A few years back, Boracay shut down for a massive rehabilitation project. Its famous white-sand beaches needed to be cleaned up as they were getting dirtier by the day. Step on the island now, and you can see and feel the fruits of this initiative. And when you think of something to help clean up our automotive act, electric vehicles immediately come to mind.
While it’s debatable whether they are cleaner or not, it’s easy to see why Nissan Philippines is pushing for EVs with the humble Leaf. It will not impress you with absurd 0-100km/h times or futuristic styling. Its role is to introduce the masses to battery electric vehicles and their capabilities. We were recently invited by the automaker on a land and sea journey to Boracay with several of its vehicles (including the Leaf) in tow.
The Leaf will likely be the first EV that many people will drive. And apart from the lack of vibrations and engine noise, it drives like a regular car.
It’s distinctively Nissan. It’s a hatchback, so that’s a big plus if you’re into the added utility that comes with that body style. Shared interior bits like extremely comfortable Zero Gravity seats, the infotainment system, the switchgear and gauges make an appearance. Unique to the Leaf is ball-shaped shifter, and the floor-mounted emergency brake.
Good visibility is complemented by the Nissan Intelligent Mobility suite of safety features. There’s adaptive cruise control, lane-keep assist, intelligent emergency braking, and a 360° camera to watch your back as you drive.
As an EV, it has instant acceleration, better handling (because of a very low center of gravity), and a different brake feel. The brakes seem to be a lot stronger because of the regenerative system, but it should be easy to get used to. If you want to try out Nissan’s take on one-pedal driving, enable the e-Pedal functionality. In this mode, regenerative braking is much more aggressive, and it will smoothly slow the car down to a stop, making it possible just to drive around with just the accelerator. This mode supposedly recovers the maximum amount of kinetic energy from braking.
I was told that the Leaf was once driven to Tagaytay to test its range. While driving downhill, drivers were able to use e-Pedal to help capture enough energy to recharge the battery by, wait for it, 1%. It’s not mind-blowing, but every bit helps on a long road trip.
We’ve talked about charging up the Leaf. Once the 40kWh battery runs low, you’ll be scrambling for the closest charging station. Fast-charging stations are available at select Nissan dealerships, and the automaker claims that 80% capacity can be had in 40 minutes. Some Unioil outlets have charging stations as well.
If you have a dedicated wall box installed at your home or office, your Leaf can be fully charged in 7.5 hours. The vehicles that were brought to Boracay were charged with the cables being plugged into regular 220V sockets.
During the 174km drive from Calapan to Bulalacao in Oriental Mindoro, our convoy was averaging 80-100km/h. One of the Leaf units which came along started out with 94% charge and reached Bulalacao with just 20% (70km left). The cars had to be charged at every opportunity, and that includes the RORO ferries that we boarded during our water crossings. It’s an impressive feat, nonetheless.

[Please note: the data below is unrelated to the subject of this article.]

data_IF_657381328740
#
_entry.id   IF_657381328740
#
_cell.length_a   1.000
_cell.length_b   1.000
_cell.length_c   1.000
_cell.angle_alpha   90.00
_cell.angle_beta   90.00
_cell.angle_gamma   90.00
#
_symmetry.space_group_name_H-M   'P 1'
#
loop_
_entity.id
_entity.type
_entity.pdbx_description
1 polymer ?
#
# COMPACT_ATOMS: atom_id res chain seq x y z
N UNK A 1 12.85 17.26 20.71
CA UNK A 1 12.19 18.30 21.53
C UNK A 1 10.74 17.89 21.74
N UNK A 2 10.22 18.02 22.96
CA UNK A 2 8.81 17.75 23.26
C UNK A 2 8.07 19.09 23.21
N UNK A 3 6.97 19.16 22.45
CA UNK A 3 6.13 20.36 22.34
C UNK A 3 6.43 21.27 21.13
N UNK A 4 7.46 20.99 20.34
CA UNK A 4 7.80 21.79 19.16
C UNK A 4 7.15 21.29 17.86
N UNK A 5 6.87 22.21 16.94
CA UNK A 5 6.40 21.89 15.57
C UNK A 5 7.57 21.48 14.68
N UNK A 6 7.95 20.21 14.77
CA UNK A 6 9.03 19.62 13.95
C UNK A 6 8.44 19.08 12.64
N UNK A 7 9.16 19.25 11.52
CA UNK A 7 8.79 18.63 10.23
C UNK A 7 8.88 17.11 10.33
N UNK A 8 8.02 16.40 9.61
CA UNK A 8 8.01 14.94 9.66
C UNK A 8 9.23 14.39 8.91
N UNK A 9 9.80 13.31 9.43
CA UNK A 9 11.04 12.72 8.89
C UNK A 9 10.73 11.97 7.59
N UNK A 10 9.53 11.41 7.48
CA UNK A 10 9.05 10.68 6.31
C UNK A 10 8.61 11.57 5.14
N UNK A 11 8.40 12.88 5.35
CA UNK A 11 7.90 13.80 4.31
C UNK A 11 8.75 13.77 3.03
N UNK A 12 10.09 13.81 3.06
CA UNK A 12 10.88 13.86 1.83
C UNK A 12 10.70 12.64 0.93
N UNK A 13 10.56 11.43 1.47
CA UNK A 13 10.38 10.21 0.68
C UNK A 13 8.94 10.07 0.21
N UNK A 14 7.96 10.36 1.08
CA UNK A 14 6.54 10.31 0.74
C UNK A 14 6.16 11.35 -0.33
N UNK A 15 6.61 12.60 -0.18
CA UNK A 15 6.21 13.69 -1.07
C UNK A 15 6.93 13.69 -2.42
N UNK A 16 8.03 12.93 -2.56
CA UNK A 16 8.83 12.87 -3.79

People think EVs are more expensive to run. On the contrary, they are actually significantly less costly to maintain because of their few moving parts. In addition, there is a three-year (or 100,000km) warranty on the car, and the battery has a longer eight-year (or 160,000km) guarantee. Nissan claims that the battery pack is designed to outlast the Leaf, and is safe from floods and fires.
We even did some theoretical calculations of the Leaf’s running costs a few months ago. Given the recent surge in oil prices, the difference in ownership expenses compared to a gasoline-powered car should be greater now.
This is the list of Nissan outlets that can service and charge the Leaf:
- Nissan Mantrade Makati
- Nissan Global City
- Nissan Cebu South
- Nissan Matina
- Nissan Tagum
Soon, the following branches will be able accommodate the EV:
- Nissan Global City (charging)
- Nissan North EDSA (charging)
- Nissan Clark (charging)
- Nissan Westgate Alabang (charging)
- Nissan Manila Bay (maintenance)
In the event of a power outage, the Leaf’s V2G/V2H (vehicle-to-grid/home) capabilities can supply up to 4.5kW, enough for a few household appliances. To demonstrate, the Leaf powered several events on the island. It did need inverters and transformers, so it’s not as plug-and-play as you might think.
The first event had a Leaf with 95% charge power four TVs, two tower speakers, a mic, a mixer, several laptops, and a coffee machine. It still had 86% after a few hours, and was still good enough for the next event. It’s a very futuristic feeling to see the very same electric vehicle you drive acting as a power bank, powering essential appliances during emergencies.
There is a looming threat of a power shortage because of the Malampaya plant issue. One question a lot of us had was how we would be able to charge and sustain EVs as the supply grid becomes unreliable. According to Genalyn Llorando, country sales manager of Delta Electronics (a company supplying charging stations), charging stations will have reserve power supplies to keep them running during outages. While it may seem like a band-aid solution, it’s the least that providers can do.
Finally, the price. P2,798,000 is steep. We keep on saying that the government needs to cooperate with manufacturers and provide incentives to attract more buyers. Only then can we see the difference. Kudos to Nissan for taking the lead.